(6) ... [A] statement that: (i) the agent has informed the seller of the seller's obligations ... and (ii) The agent is aware of his/her duty to ensure compliance with the requirements of this subpart.
    (7) The signature of the sellers, agents and purchasers certifying to the accuracy of their statements to the best of their knowledge, along with the dates of signature.

    40 C.F.R. § 745.113.

    The seller's agent has the following responsibilities:

    § 35.94 Agent responsibilities.
    (a) Each agent shall ensure compliance with all requirements of this subpart. To ensure compliance, the agent shall:
    (1) Inform the seller or lessor of his/her obligations under §§ 35.88, 35.90, and 35.92.
    (2) Ensure that the seller or lessor has performed all activities required under §§ 35.88, 35.90, and 35.92, or personally ensure compliance with the requirements of §§ 35.88, 35.90, and 35.92.
    (b) If the agent has complied with paragraph (a)(1) of this section, the agent shall not be liable for the failure to disclose to a purchaser or lessee the presence of lead-based paint and/or lead-based paint hazards known by a seller or lessor but not disclosed to the agent.

    24 C.F.R. § 35.94.

    Facts

    For purposes of ruling on this motion, the following facts are assumed. The residence located at 52 Governors Avenue in Milford, CT was built before 1978 (est. 1860) and prior to August 20, 1997 had been owned by the estate of Eunice Whittaker. On January 9, 1997, defendants Mager and Whittaker ("Seller Defendants") in their roles as co-executors of the Eunice Whittaker estate granted defendant Coldwell Banker the exclusive right to sell the house. See Pl.Ex. H ("Listing Broker: Coldwell Banker R.E").[1] Mary Licata, the Coldwell Banker agent who originally met with Mr. Whittaker and eventually listed the property, suggested that sellers conduct a lead paint test based on her estimate of the house's age and the fact it still had the original window sills. See Licata Dep. at 34.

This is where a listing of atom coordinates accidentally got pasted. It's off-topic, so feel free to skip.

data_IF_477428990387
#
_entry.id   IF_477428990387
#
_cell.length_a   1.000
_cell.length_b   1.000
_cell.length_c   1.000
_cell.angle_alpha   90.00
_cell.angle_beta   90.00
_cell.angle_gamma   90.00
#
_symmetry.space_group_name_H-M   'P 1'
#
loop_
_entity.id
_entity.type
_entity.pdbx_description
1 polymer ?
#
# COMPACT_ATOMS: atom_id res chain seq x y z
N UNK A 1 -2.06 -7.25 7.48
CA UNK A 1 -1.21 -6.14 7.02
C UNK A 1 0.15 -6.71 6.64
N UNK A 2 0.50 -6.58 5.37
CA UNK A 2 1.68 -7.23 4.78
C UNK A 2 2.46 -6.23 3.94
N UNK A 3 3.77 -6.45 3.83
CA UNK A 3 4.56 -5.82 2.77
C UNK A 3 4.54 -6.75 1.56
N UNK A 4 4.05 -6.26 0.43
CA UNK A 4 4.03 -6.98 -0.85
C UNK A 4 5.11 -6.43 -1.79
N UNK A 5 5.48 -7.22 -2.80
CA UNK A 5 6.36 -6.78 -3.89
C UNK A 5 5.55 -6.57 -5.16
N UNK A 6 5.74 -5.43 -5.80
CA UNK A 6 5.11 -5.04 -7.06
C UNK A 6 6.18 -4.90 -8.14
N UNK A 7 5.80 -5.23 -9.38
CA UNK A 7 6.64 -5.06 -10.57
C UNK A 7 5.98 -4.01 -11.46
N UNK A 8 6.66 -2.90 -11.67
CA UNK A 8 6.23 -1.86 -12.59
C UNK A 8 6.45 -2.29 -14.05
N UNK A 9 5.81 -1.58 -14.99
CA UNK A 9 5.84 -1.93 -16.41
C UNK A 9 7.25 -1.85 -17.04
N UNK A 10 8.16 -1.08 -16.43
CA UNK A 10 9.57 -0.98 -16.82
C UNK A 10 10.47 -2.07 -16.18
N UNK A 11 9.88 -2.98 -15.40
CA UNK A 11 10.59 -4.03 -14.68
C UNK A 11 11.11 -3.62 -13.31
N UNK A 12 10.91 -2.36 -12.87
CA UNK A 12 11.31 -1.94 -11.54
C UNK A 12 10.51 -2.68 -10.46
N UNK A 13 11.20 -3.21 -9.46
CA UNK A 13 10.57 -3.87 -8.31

On January 7, 1997, Mr. Whittaker hired Environtech, Inc. to test the home for lead paint. The report dated January 8, 1997, which was forwarded to Mr. Whittaker's attention, revealed positive lead paint results *271 in several locations at either all paint layers down to the substrate and/or those layers closer to the surface. See Pls.' Ex. A. When the Seller Defendants completed the lead paint disclosure on January 7, 1997, they returned it to Ms. Licata and indicated the existence of lead paint and referenced a lead paint report which was not attached. See Licata Dep. 56. As a result, Ms. Licata did not initial the "agent's acknowledgment" section of the disclosure report of lead paint since she did not have a copy of the report. See Licata Dep. at 56. Despite Ms. Licata's repeated requests to sellers for a copy of Environtech's report from the sellers, she only received a copy of the report three weeks before the closing in late July or early August of 1997, after the contract was signed. See Licata Dep. at 70.